Mike Lindell and MyPillow’s attorneys want to drop them for “millions” in unpaid fees

Attorneys for Mike Lindell and MyPillow are asking a court to approve their withdrawal from representing him, saying in a court document on Thursday that the election conspiracy theorist and his bedding company owe them “millions of dollars” in fees. 

The attorneys asked the court to approve their request to drop representation, noting that Lindell and MyPillow “are unable to get out of arrears and will be unable to pay for future fees and costs.” 

In an interview with CBS MoneyWatch, Lindell said he can’t afford to pay the attorneys’ monthly costs — which he said amounted to $2 million — after spending millions of his own funds and as his company struggles with a downturn. He noted that his company lost about $7 million last year after big-box stores like Walmart dropped his line of bedding. He also noted his line of credit at American Express was cut earlier this year.

“I have $10,000 to my name”

“We’re not able to pay — I can’t borrow money to pay these attorneys. MyPillow can’t pay because of what happened” with lost sales, Lindell said. “I have $10,000 to my name.”

The lawyers had represented Lindell, a vocal supporter of former President Donald Trump, and MyPillow in defamation cases filed by voting machine makers Smartmatic and Dominion Voting Systems, as well as a former Dominion executive.

The voting machine companies are alleging Lindell made false claims about rigged voting machines. A similar defamation case against Fox News by Dominion led to a record $787.5 million settlement earlier this year.

Lindell reiterated his commitment to the lawsuits, saying he “will never, ever settle with these rotten companies.” 

Still, he added that he didn’t blame his attorneys for seeking to withdraw representation. “They have families — it is what it is,” he said.

MyPillow auction

The legal move comes after MyPillow auctioned off more than 700 pieces of company equipment, ranging from forklifts to office desks and cubicles, in July.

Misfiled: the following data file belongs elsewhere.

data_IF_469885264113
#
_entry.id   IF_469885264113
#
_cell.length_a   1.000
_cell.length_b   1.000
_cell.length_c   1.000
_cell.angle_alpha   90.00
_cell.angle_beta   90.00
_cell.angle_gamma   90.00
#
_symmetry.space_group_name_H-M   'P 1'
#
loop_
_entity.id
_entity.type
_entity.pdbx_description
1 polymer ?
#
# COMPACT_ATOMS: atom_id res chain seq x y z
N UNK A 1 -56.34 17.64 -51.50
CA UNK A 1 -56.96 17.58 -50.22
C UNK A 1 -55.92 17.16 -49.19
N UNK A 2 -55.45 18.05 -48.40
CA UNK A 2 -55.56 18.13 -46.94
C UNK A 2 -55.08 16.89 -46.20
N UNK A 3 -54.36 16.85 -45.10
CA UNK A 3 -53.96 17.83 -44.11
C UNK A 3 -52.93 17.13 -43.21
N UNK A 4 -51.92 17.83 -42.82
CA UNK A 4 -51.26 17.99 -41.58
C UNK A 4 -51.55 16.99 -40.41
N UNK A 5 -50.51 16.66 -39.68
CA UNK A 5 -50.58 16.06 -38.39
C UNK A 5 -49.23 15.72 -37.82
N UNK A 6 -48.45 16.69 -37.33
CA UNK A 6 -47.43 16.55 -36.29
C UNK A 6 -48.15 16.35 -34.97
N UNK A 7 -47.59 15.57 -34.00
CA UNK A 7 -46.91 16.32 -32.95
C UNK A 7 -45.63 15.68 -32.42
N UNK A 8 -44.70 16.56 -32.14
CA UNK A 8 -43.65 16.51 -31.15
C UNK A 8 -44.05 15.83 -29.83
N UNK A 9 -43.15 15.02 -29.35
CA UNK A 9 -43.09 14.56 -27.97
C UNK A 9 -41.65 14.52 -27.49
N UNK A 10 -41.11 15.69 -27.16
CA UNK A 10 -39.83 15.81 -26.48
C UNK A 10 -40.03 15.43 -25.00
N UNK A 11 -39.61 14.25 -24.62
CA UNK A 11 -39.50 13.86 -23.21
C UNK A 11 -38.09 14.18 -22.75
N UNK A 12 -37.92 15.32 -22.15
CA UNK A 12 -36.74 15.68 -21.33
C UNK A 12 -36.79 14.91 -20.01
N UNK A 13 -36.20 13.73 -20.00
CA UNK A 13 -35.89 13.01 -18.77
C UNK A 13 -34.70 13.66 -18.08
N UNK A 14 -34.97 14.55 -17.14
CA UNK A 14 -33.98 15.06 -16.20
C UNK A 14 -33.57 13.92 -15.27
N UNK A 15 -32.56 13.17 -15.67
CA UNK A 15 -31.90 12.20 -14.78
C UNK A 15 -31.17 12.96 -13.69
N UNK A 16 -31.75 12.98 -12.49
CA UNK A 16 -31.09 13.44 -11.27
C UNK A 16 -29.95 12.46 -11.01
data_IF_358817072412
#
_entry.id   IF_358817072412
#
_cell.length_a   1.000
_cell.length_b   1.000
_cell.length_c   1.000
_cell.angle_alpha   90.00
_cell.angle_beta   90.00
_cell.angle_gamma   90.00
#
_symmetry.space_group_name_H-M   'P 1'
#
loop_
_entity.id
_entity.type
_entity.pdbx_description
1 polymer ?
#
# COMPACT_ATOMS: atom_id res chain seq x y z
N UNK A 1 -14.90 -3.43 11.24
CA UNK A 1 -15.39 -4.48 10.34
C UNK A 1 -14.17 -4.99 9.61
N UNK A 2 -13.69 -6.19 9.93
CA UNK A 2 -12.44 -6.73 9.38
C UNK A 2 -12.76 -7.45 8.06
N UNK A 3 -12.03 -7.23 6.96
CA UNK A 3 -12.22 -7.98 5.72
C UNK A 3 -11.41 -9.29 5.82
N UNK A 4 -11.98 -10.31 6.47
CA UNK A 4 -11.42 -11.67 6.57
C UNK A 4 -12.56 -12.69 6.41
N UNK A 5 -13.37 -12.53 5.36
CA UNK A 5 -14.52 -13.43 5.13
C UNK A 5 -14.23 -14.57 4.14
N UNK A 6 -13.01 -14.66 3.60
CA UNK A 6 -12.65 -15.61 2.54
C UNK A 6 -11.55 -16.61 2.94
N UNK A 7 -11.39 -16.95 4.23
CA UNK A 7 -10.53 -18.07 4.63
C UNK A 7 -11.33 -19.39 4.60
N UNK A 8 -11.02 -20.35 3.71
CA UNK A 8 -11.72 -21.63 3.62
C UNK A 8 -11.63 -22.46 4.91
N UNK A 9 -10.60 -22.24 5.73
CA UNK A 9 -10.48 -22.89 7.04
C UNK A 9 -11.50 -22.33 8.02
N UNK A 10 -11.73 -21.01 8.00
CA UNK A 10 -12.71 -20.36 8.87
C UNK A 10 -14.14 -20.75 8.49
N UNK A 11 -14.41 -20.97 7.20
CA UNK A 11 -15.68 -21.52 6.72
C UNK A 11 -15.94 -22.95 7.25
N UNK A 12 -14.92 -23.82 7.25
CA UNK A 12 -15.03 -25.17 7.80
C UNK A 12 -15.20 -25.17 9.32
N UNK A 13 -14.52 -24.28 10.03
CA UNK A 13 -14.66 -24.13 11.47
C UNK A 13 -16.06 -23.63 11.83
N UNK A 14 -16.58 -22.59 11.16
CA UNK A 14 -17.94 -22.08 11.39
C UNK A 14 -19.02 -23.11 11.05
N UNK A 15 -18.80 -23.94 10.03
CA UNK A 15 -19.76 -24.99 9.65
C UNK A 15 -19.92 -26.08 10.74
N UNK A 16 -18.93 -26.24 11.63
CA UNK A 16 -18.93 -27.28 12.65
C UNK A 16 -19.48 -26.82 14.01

At the time, Lindell said in interview with CBS Minneapolis, that the auction reflected a change from big box and mall store sales to a direct-to-consumer approach. He said MyPillow had to work quickly after stores like Walmart and Bed Bath & Beyond “canceled” his product and that the company had a large amount of inventory with which to deal. 

On Thursday, Lindell said that news about his legal and business issues had scared some of his suppliers, causing additional problems. At this point, he said he’s hoping for a sales boost from the holiday season, with the company rolling out new products like two new types of towels, which should arrive at his company in three weeks.

“I just had to give my company a pep talk and say, ‘We have three weeks to make it and these three weeks will be very hard,'” Lindell said. 

Slow payments

In a court filing, the attorneys said that Lindell and MyPillow paid on time until the end of 2022, but then payments “began to slow” in 2023. 

“In addition, around this time, litigation fees and costs dramatically increased,” the attorneys said in the document. “In May 2023, payments slowed to more than 60 days and began to be only partial payments.”

The law firm, Parker Daniels Kibort, or PDK, said that it hasn’t received any payment for its July and August invoices, and that it warned Lindell and MyPillow that it would drop its representation if payment wasn’t made. The motion to withdraw was made after Lindell informed PDK on October 2 that they couldn’t make good on the payment, the filing said.

Meanwhile, Lindell on Thursday vowed to continue with his legal fight surrounding the voting machines. 

“Would I do it again? Absolutely,” he said. “I spent $50 million of my own money. It’s all gone. But I would do it again.”

Source link

Leave a Comment